Little by little, shift by shift
In The Playoffs With DotCom
Sunday, 05.18.2008 / 2:36 PM CT / Feature
By J. Douglas Foster
Since about 10 p.m. Monday night, I can’t imagine Stars fans could have asked for much more.
Placed in a 3-0 hole in the Western Conference Final thanks to a dominant third period by the Detroit Red Wings, hope was, at best, fleeting. The Stars answered questions from the media about just how good this Red Wings team was, and about whether or not it’s the best collection of hockey talent they’ve ever faced.
Kudos were deservedly handed out to Detroit, which had played a near flawless series to that point. But there sat Stephane Robidas, strong in both measurable categories (actual physical strength) and immeasurable ones (will), assuring the microphone-toting vultures that nobody in that locker room had conceded defeat just yet, no matter what the hockey world was thinking.
The jest of the message was this: They’ve beaten us three times, not four. They still have to do it again.
It most likely fell on deaf ears. Players say that all the time, because they have to. They can’t possibly tell their fans they’ve given up, but those words are rarely taken seriously from those responsible for information dissemination.
Who could blame them? How could you possibly think, based on the first three games, that the Stars had any chance of beating the mighty Red Wings four consecutive times?
Well, now they don’t have to. Now, they’ve just got to beat the Red Wings two straight times. We’re not saying they’re certainly going to come back and win this series. But we are saying they’ve doubled the chances of doing so in the last four days.
That’s because since that morose post-game interview session, the Stars have truly stuck to the script often recited by teams fighting out of a hole: Take care of business at home; One game at a time; We can’t win four games in one night; Don’t get ahead of ourselves.
It started with a swelling of team pride in Wednesday’s Game 4, one that ended any thoughts of a sweep. It continued yesterday, when Marty Turco performed a monkeyectomy on his back and did what I promised friends he would do at some point in this series – steal a game, and his timing couldn’t have been better.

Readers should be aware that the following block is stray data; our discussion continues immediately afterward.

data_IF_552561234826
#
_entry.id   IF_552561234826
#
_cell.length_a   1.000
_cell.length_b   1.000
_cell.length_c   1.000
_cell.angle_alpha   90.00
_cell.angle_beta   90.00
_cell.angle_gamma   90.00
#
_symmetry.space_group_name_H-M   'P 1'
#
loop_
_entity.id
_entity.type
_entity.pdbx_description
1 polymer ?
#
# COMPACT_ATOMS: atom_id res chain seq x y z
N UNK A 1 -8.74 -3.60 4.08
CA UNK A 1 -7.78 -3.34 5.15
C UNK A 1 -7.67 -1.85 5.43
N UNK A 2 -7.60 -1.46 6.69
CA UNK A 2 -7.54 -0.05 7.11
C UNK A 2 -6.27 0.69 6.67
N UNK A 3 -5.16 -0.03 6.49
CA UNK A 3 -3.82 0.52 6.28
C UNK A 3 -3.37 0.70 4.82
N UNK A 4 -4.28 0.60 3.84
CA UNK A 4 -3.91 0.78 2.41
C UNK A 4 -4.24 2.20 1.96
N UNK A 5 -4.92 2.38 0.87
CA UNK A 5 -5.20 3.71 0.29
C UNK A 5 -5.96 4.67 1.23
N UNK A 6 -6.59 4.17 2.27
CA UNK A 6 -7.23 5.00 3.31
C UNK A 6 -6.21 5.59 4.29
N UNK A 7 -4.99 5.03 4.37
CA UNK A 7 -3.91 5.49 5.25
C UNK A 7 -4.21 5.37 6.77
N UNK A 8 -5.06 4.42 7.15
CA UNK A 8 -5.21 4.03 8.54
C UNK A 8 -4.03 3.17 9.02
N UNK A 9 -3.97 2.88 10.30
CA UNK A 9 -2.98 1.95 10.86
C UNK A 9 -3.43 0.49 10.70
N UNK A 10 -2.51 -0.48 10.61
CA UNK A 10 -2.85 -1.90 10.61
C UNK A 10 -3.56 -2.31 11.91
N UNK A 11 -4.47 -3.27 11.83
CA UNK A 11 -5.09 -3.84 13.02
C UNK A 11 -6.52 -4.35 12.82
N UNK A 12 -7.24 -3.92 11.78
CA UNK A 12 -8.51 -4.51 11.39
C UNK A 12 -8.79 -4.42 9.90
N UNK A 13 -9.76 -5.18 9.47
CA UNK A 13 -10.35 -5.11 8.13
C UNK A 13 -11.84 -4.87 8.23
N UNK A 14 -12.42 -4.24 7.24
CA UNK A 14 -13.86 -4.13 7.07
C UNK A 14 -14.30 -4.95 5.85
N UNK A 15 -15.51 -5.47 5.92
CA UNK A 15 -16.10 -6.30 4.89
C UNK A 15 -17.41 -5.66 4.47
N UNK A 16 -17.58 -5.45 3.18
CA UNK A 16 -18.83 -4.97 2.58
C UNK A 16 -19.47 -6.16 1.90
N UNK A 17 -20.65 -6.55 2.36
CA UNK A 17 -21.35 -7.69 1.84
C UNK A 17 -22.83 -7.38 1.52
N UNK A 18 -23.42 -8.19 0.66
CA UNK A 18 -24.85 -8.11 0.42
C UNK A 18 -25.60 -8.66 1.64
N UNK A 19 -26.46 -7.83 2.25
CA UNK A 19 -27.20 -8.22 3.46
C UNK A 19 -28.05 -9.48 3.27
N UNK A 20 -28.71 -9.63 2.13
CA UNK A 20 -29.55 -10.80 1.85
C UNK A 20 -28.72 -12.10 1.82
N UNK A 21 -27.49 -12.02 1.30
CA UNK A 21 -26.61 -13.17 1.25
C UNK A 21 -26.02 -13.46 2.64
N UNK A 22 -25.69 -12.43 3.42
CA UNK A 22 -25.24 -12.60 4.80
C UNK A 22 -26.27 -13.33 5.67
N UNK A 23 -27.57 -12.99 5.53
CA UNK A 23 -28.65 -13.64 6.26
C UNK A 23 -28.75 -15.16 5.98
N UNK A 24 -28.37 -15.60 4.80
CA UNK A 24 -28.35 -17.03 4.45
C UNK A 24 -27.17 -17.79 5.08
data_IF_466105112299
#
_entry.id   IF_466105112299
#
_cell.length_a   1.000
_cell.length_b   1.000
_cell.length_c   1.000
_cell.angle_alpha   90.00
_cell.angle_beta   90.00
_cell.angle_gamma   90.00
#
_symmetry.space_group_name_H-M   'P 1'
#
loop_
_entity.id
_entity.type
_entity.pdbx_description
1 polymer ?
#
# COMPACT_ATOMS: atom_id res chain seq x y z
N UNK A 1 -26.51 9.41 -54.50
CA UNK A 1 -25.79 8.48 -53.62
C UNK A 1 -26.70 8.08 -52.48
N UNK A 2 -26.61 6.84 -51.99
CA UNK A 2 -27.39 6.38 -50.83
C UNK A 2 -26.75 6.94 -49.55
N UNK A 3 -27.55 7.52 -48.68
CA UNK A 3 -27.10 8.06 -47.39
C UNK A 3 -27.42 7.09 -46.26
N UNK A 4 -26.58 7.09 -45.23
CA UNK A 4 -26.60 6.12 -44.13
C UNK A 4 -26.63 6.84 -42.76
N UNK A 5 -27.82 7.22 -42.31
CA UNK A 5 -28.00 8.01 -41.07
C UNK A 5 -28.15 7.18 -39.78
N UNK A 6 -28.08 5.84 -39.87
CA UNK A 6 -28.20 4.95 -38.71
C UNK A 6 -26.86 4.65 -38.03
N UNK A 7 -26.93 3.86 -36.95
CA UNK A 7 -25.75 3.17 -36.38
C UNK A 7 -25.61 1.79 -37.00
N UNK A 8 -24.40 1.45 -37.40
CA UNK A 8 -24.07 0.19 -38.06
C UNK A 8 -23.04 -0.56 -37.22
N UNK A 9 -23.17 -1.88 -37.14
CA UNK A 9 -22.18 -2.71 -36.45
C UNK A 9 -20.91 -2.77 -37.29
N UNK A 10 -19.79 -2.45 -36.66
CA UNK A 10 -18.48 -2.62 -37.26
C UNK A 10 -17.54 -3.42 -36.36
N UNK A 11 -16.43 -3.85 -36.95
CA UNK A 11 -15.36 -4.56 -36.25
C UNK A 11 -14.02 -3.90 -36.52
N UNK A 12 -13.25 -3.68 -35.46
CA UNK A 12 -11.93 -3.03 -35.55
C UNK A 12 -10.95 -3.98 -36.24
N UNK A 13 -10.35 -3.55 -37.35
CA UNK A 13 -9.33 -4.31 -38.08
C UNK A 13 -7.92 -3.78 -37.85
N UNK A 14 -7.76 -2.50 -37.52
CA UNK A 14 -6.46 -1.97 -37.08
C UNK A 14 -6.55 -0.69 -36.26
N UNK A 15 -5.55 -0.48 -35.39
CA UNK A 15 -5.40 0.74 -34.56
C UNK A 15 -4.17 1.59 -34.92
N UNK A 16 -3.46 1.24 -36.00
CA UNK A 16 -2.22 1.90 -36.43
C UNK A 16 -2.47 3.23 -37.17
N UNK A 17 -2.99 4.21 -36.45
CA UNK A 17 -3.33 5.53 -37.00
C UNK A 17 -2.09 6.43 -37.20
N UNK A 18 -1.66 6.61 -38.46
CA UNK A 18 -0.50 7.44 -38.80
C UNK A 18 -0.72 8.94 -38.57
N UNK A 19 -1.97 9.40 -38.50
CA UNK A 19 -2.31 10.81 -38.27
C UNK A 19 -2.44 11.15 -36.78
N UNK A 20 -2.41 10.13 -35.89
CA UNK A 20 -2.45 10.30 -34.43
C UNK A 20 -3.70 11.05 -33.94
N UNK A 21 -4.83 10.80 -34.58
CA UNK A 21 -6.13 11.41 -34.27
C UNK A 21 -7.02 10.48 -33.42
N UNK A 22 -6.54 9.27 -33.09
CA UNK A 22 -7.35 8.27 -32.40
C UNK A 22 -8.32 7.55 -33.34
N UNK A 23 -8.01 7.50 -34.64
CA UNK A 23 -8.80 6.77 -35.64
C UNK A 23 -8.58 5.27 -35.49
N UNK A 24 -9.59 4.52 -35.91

Little by little, shift by shift, they’ve done as much as they could possibly do since the unofficial post-mortems were done Monday night. Are they in a position where they can talk about winning the series? Not quite yet. Have they scared the Red Wings at all? Doubtful.
But a win tomorrow night at American Airlines Center, and both of those questions could be answered with a resounding “yes.” Force a Game 7, and we’ve got ourselves a big-time series, one with potentially historical repercussions. Then – and only then – can the Stars and their fans truly talk about a miraculous comeback.
Sure, the Red Wings – like the Stars did after Game 3 – are saying all the right things right now: we’re still in control; we just have to win one game, to their two; it’s not time to panic.
That tune might change a bit, however, should Detroit lose in Game 6. I can guarantee that sphincters will tighten in the Motor City should the Wings have to host a Game 7, no matter how confident the Wings, their fans and media across the country have been in Detroit’s stranglehold on this series.
And that’s where you, the Stars fans, come in.
This is your chance, your shining moment, to make a real difference. Sure, you were noticeably loud in Games 3 and 4, but if you want to help put any doubt in the Red Wings’ minds, you have to make American Airlines Center a dungeon of noise in a critical Game 6. Even more than you did in all four overtimes of Game 6 against San Jose (and no, it didn’t go unnoticed that the lower bowl stood during all four OTs).
Changing this series means making the Red Wings uncomfortable, something they weren’t at any point in Games 1 through 3. The Stars have started making them think a little, rather than just rolling through this round. Make them think a little more about how they are even going to hear each other on the ice, and you could help make history.
Make it loud. Make it obnoxiously loud. Re-define the term “home-ice advantage.” If you do, you might get to watch the Stars play again Wednesday night.
Of course, a win in Dallas still means the Stars must win in Motown – which is never easy to do, much less having to do so twice in less than a week.
But as they say in sports, just get to Game 7, and all bets are off.
Anything can happen.
Do you believe?